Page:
skip to Main Content

IBD Patients and COVID-19: What They Need to Know and Tips for Managing Stress

Sara N. Horst, MD, MPH

Sara N. Horst, M.D., M.P.H, Vanderbilt University Medical Center, provided the following insight for IBD patients and their caregivers. Dr. Horst is a gastroenterologist who specializes in the care of inflammatory bowel disease, including Crohn’s disease and ulcerative colitis. She  is interested in psychosocial outcomes in patients with inflammatory bowel disease, particularly in depression. She is also interested in nutritional deficiencies related to inflammatory bowel disease.

What should our patients with IBD consider in the COVID pandemic?

Many patients with inflammatory bowel disease are on medications that alter their immune system. Therefore, we are recommending you to be careful and follow guidelines for social distancing, hand washing, and wearing a mass.. Some of the medications may have different risk for complications than others. For instance, available data has shown that prednisone puts patients who get COVID at increased risk for severe complications. Therefore, if you are on this medication, you may need additional protections and should discuss with your physician.

Interestingly, the available data we have now (and this may change on a week by week basis), does not show that patients with IBD have any HIGHER risk of getting COVID than others in their similar age/risk group. Also, many of the medications used in IBD, such as anti-tumor necrosis factor therapy or other biologics, may NOT have impart any increased risk of getting COVID or having bad complications from COVID if you are infected. This is great news and very reassuring. Obviously, this could change as we learn more every day!

 

What is the relationship between stress and IBD? Could stress surrounding concerns for COVID trigger a flare?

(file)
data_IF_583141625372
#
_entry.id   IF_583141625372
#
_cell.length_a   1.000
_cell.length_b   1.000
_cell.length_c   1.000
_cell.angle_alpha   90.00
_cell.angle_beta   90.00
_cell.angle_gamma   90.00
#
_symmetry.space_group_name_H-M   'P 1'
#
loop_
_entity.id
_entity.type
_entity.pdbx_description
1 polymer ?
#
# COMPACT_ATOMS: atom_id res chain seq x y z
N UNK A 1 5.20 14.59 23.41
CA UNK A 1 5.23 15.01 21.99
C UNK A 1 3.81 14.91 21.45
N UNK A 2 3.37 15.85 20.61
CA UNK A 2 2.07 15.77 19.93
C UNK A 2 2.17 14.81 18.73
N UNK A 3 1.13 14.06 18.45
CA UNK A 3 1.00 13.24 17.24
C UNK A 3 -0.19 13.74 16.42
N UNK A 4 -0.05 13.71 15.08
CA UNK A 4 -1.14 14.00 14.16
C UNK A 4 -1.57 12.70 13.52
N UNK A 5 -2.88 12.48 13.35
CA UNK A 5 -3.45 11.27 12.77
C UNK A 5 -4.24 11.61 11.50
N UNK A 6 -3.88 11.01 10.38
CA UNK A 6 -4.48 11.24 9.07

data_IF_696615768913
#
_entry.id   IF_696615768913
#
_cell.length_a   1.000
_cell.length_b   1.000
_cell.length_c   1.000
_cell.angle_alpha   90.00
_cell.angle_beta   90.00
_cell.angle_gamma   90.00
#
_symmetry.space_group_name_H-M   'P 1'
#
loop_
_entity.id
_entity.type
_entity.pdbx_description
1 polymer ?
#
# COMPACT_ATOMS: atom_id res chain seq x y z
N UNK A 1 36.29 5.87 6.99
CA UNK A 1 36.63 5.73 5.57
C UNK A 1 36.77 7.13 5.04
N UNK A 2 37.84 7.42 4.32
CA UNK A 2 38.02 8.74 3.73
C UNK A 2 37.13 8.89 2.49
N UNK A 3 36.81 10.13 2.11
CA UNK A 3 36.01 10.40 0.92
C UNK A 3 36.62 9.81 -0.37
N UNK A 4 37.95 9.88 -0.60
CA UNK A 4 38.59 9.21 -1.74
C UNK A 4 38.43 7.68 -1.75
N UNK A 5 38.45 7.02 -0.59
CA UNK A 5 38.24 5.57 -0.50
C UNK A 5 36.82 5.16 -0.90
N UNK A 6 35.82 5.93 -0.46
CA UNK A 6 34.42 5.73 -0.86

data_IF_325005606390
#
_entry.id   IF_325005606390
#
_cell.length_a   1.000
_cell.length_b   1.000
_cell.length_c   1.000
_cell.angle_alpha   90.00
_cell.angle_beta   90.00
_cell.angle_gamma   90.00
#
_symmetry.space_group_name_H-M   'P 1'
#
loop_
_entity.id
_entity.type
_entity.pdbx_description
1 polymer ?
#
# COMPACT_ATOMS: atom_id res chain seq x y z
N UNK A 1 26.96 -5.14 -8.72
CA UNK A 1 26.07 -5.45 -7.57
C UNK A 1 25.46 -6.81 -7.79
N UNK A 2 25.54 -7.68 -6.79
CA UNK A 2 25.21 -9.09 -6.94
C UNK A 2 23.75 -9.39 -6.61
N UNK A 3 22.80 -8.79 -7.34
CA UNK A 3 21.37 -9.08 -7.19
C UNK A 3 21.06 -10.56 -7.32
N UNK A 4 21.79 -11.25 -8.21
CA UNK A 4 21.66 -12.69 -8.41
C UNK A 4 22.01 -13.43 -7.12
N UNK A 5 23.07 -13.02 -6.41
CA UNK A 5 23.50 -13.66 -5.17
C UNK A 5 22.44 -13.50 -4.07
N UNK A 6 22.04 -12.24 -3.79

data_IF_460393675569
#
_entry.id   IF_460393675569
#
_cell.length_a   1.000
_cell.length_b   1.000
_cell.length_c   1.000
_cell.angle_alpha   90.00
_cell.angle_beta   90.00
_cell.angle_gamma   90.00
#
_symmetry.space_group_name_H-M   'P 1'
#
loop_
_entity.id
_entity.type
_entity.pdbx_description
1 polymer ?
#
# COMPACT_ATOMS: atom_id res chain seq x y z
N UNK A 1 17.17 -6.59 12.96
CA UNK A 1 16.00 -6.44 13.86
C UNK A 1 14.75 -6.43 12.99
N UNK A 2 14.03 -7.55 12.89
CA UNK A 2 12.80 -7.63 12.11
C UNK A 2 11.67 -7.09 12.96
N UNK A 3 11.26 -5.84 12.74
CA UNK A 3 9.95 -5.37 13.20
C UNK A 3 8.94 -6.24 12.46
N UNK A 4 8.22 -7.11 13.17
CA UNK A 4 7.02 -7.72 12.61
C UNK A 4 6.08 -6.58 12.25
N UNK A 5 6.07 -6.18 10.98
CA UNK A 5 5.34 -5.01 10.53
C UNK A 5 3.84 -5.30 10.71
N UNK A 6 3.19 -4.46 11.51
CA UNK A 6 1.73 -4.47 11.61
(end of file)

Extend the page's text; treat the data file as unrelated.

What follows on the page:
We know that mental health is extremely important for patients with inflammatory bowel disease. Studies have shown that patients with IBD are at increased risk for mental health issues such as depression and anxiety. Also, data shows that if patients have mental health diagnoses and IBD, they are at increased risk of disease flare, surgeries, emergency department visits, non-adherence to their medication, and increased health care costs.

Stress can worsen underlying mental health issues. Therefore, I would absolutely want patients with IBD to pay attention to what is happening to their mental health and stress levels in these extraordinary times. We are all dealing with immense changes in how we live, work, and interact with others. Therefore, it is extremely important for patients with IBD to understand that caring for their mental health is paramount to keeping their physical health in line.

 

How can patients manage stress?

More and more studies are showing that psychological therapies can help patients with IBD manage stress and mental health. Also, certain medications used to help in depression and anxiety may have potential benefit for patients with IBD and co-existing mental health conditions. Therefore, myself and other IBD experts have been advocating for greater attention to be paid to caring for the “whole patient”, not just their gut. This includes discussing mental health with our patients, and trying to make more services available to help if they are at risk. For example, our IBD clinic, we have a social worker and a psychologist who sees our patients, and many other clinics and hospital systems around the country are trying to help our patients get better access to mental health services with “patient-centered medical home” models.

 

Specifically in the area of the COVID pandemic, I think if patients with IBD are worried about their COVID-19 risk, they should definitely talk to their doctor. This will help them understand if their medications put them any higher risk than the general population. I hope we all continue to listen to the medical community who are advocating for not only IBD patients on immunosuppression but for everyone at risk. Social distancing and wearing a mask as possible is a small but meaningful thing to do. I hope we as a society can remember that we are not just trying to protect ourselves but also all of those around us, who may have differing risk levels of complications from the virus.

 

Suggested Resources

Crohn’s and Colitis Foundation

 

 

This article brought to you by:

 

Author:
Katelyn Collins, RD
Katelyn Collins, RD
Author

Back To Top